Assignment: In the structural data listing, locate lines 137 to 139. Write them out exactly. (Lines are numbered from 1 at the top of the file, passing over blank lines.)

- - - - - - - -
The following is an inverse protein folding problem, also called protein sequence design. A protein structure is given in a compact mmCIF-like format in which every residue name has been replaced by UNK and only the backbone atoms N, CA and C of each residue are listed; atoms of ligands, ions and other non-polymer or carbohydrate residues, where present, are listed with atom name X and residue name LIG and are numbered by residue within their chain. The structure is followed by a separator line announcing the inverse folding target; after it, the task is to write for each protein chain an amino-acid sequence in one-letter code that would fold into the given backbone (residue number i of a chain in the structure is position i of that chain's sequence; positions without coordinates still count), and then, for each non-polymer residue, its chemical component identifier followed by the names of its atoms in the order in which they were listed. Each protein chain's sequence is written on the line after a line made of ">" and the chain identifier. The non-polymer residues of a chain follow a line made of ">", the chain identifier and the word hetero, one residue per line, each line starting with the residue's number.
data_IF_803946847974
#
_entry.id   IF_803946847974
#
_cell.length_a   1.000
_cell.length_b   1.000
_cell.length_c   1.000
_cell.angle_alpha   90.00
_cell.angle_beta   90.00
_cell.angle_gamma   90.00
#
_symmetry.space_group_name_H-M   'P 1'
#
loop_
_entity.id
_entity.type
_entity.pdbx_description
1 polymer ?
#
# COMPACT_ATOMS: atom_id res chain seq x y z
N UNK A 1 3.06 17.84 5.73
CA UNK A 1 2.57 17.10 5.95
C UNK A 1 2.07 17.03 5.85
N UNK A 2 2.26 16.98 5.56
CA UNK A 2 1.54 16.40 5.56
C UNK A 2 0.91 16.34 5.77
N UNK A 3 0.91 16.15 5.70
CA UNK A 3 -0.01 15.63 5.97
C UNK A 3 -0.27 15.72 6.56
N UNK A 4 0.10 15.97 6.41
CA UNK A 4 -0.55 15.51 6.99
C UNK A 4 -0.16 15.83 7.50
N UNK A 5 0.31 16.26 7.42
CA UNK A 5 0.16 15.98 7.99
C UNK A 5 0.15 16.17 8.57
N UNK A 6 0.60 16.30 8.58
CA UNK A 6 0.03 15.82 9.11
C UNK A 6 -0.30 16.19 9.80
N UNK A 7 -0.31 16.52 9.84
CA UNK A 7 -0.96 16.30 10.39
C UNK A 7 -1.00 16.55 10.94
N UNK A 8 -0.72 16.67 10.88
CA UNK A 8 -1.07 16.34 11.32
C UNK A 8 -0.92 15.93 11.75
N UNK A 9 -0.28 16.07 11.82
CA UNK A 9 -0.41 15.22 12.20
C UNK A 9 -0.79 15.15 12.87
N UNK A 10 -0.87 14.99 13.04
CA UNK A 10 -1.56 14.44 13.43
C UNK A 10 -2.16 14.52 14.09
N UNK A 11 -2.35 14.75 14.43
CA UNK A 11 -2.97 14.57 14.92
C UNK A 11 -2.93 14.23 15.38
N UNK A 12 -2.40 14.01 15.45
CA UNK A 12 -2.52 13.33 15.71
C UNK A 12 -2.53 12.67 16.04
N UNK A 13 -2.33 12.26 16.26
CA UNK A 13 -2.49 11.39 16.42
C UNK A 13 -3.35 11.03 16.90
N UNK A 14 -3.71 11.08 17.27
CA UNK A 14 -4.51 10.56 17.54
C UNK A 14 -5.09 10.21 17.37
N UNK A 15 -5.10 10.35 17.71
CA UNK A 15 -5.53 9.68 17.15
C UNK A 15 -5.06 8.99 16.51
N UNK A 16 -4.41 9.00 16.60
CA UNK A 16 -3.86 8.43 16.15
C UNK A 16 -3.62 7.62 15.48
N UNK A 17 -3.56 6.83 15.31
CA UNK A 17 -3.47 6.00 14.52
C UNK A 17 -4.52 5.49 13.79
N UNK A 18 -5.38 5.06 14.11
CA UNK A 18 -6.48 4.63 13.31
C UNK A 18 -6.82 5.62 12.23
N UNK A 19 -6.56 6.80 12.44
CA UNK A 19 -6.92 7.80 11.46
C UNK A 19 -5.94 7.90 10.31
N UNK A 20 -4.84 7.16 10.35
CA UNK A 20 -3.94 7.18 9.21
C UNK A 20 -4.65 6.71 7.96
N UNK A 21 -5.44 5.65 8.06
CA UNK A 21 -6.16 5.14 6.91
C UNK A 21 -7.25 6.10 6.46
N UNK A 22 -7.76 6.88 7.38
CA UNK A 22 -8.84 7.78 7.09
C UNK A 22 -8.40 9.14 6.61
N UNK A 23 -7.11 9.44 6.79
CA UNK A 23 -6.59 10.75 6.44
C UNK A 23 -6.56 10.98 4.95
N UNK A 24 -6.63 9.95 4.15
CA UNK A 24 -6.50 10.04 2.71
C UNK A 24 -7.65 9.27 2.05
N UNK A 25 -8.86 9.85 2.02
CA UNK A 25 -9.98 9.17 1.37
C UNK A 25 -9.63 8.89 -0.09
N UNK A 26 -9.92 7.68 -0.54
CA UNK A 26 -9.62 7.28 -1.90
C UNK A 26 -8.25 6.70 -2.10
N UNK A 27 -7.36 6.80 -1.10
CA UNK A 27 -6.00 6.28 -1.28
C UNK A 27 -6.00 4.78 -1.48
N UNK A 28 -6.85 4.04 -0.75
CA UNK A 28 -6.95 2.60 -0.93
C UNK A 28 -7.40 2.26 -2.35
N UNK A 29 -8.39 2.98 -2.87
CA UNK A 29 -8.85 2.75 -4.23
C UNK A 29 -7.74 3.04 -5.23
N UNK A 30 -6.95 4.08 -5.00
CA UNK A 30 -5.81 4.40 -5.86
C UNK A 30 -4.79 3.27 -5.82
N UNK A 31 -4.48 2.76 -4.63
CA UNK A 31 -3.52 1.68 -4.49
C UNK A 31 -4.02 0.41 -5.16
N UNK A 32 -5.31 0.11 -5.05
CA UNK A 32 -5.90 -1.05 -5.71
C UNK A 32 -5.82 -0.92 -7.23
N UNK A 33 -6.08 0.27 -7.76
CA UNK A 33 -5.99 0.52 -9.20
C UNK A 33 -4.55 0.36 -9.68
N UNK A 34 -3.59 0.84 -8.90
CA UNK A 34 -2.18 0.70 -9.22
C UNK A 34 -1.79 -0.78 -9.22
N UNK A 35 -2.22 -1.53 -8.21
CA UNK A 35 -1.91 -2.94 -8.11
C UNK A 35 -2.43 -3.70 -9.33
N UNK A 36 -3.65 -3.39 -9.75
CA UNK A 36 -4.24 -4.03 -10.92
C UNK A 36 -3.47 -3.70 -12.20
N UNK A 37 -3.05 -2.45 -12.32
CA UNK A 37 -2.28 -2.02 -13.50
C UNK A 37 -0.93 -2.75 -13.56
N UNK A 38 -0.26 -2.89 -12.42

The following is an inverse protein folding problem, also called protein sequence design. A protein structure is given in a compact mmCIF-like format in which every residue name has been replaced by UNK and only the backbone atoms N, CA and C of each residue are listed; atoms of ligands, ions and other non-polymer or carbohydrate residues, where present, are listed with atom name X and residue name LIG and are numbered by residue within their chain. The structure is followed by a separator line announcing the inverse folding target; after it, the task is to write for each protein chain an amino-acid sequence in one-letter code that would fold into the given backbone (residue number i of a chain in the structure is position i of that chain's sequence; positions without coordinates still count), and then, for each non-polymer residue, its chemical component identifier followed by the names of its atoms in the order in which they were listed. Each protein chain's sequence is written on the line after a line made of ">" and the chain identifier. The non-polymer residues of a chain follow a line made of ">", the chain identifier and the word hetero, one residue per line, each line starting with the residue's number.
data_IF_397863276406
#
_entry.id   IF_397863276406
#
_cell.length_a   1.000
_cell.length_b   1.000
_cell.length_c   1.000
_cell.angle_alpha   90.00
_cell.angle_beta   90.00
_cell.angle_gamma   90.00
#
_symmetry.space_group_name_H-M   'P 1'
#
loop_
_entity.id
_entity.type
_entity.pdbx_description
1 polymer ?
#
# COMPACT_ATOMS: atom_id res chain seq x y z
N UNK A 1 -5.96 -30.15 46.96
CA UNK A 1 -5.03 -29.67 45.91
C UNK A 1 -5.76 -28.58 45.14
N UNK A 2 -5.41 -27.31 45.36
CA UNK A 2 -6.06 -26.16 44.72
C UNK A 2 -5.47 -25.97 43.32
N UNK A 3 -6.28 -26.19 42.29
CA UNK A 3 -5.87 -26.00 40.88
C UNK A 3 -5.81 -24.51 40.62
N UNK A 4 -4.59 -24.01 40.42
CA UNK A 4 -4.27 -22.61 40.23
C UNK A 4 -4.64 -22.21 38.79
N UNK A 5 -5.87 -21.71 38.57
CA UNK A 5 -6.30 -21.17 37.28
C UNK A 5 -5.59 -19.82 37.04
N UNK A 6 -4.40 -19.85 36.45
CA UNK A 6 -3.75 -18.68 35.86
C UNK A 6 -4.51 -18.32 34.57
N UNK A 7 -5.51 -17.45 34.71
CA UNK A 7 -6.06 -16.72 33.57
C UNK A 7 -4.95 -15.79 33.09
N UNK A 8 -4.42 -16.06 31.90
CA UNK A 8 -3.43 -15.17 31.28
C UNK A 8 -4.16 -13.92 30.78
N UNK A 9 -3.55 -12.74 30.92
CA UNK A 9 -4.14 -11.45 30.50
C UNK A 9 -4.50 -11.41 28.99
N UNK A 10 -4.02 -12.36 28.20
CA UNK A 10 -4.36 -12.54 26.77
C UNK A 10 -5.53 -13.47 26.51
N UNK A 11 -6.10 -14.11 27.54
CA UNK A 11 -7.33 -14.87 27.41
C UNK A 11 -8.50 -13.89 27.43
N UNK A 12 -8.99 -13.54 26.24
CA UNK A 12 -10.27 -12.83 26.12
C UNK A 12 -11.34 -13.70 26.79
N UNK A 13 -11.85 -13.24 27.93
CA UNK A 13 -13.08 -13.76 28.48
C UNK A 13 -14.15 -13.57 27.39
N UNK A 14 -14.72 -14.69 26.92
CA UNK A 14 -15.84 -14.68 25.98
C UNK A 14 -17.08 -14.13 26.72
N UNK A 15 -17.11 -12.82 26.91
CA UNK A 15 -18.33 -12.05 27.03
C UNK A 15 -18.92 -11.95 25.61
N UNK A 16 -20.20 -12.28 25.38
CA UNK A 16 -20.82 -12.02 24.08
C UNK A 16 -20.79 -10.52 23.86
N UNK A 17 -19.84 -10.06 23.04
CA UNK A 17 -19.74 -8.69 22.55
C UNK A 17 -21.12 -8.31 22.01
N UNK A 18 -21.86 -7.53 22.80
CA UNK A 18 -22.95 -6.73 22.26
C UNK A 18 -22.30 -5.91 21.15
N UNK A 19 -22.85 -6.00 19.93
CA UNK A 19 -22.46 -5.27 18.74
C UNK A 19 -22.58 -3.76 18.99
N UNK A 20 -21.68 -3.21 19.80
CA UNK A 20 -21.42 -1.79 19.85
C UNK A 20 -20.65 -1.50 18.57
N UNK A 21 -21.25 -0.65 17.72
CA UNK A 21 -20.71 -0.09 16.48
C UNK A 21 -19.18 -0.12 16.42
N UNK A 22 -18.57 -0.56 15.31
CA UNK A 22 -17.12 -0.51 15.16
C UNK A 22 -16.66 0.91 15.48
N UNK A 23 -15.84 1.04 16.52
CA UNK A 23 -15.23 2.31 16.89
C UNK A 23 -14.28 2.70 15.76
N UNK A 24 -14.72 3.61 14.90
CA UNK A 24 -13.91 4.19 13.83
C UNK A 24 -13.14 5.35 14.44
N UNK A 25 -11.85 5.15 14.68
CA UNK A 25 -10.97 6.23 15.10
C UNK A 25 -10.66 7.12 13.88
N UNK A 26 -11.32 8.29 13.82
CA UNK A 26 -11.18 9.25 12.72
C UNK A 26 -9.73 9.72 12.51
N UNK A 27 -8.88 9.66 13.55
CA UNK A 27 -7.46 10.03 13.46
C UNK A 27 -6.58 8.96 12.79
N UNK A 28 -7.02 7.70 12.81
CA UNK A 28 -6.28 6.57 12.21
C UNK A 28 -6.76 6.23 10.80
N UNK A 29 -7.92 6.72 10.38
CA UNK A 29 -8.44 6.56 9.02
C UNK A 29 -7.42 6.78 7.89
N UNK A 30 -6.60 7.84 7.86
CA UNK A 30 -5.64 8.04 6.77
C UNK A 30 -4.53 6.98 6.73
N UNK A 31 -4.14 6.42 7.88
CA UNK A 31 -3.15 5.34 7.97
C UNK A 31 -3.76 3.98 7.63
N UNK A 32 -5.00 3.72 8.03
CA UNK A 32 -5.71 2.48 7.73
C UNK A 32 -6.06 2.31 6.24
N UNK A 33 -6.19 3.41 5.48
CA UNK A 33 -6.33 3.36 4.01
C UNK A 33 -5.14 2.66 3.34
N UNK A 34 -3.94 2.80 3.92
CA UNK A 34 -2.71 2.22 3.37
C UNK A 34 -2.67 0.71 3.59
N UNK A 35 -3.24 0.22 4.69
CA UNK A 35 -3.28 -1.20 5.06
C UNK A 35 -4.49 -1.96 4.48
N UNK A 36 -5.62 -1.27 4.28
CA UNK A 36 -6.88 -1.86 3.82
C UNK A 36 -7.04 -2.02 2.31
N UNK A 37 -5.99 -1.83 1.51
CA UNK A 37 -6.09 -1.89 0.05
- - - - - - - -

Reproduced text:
_entry.id   IF_397863276406
#
_cell.length_a   1.000